What I do know is that doing important work for moms makes the time spent away from my sons feel tolerable. Maybe instead, the big hole I saw from the sky wasn’t that of a mama dinosaur, tired and fed up with another day of parenting. Maybe the lines in the Earth symbolize the way our little dinosaurs step into our hearts, our lives, our souls and forever change who we are, how we see the world, and the ways in which we want to make it better for their generation.

Either way, I miss those little, loud-footed boys of mine right now. This is working motherhood; this is warrior motherhood.


Thank You, BlogHer

Thank You, BlogHer

In 2006, Liz linked to a post of mine about bathing suits on BlogHer. Another friend wrote about music on the site at the time. I clicked through a few pages and joined the site. I remember nearly passing out with glee when Lisa Stone, one of the co-founders, emailed me personally to ask me to join their new and growing ad network.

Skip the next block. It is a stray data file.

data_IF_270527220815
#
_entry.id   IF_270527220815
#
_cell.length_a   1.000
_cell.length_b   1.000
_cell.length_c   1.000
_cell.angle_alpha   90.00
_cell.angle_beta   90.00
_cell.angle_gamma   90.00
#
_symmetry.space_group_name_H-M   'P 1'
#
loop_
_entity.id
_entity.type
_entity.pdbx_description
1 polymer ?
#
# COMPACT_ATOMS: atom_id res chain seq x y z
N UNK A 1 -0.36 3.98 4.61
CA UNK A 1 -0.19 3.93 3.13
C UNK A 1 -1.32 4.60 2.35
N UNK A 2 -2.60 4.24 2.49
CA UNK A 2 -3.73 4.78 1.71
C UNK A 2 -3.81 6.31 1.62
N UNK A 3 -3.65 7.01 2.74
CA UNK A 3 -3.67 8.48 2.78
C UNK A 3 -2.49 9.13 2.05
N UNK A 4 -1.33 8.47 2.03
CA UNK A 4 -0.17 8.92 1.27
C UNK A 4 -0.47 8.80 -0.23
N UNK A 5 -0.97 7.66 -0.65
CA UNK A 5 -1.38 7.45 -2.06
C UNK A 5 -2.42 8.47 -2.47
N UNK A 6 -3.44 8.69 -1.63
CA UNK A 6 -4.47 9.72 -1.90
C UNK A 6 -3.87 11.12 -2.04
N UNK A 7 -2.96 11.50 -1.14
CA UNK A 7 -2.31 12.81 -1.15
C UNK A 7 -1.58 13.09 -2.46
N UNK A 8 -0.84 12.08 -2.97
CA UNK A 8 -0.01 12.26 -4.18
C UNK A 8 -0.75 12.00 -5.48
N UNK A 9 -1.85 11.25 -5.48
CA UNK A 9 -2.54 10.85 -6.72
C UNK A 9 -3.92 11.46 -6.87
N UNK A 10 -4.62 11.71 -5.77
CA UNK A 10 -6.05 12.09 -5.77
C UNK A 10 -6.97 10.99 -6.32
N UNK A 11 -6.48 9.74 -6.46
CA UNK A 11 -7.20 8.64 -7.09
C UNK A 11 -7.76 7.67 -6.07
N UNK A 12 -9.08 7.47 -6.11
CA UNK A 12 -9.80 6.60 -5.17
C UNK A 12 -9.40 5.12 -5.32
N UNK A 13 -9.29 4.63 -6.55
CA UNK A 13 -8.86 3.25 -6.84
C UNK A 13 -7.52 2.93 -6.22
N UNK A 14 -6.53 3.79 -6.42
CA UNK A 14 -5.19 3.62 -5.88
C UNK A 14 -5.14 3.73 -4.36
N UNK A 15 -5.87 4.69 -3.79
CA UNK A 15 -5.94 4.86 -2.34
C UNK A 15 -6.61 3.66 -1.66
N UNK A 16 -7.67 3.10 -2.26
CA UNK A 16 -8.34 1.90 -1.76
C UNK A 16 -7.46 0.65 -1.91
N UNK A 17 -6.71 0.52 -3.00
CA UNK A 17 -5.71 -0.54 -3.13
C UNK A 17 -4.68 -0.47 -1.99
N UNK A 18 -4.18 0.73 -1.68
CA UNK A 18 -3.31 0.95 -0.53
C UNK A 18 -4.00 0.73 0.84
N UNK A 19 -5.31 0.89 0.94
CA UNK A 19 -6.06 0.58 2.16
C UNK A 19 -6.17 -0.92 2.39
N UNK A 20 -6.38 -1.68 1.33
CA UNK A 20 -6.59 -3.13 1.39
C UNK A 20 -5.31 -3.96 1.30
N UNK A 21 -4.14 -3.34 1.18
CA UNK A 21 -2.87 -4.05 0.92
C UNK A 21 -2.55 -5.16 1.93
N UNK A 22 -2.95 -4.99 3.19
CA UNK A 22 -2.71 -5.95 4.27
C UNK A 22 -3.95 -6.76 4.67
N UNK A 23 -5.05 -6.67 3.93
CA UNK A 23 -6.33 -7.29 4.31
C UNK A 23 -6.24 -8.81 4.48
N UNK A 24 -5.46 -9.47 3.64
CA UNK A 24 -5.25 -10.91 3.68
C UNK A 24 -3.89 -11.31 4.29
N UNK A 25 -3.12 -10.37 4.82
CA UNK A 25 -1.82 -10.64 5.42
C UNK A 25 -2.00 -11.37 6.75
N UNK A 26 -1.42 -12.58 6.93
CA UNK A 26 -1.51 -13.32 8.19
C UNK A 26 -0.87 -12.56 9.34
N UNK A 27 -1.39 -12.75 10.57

I made it a goal to someday work for the site. At the time, I still worked for an adoption content website as a blogger and editor, but I stayed active in the BlogHer community. I knew what I wanted.

In 2010, through a series of life changes and coincidence or happenstance or fate or friends or what have you, I achieved that goal. I spent the following five years working with other smart women. I learned not just about editing but about life and balance; about topics and subjects I wouldn’t have otherwise thought to consider or research; about the many ways to mother, to parent, to love, to nurture, to let go; about friendship and grief, love and loss, highs and lows; about achievements and set backs and all the spaces in between when talking about professional endeavors. I learned so much I couldn’t begin to define or quantify it all, but I know the things I learned helped shape how I viewed the world and the people in my life.

I also wrote. I wrote a lot. I wrote about things that piqued my interest and things that didn’t really. I wrote poorly; I wrote better. I wrote because the words of others inspired me to write. And sometimes I didn’t write because someone else already said what I needed to say, what people needed to hear. Editing and writing do that sometimes. I didn’t feel silenced by the words of others. No. I felt empowered.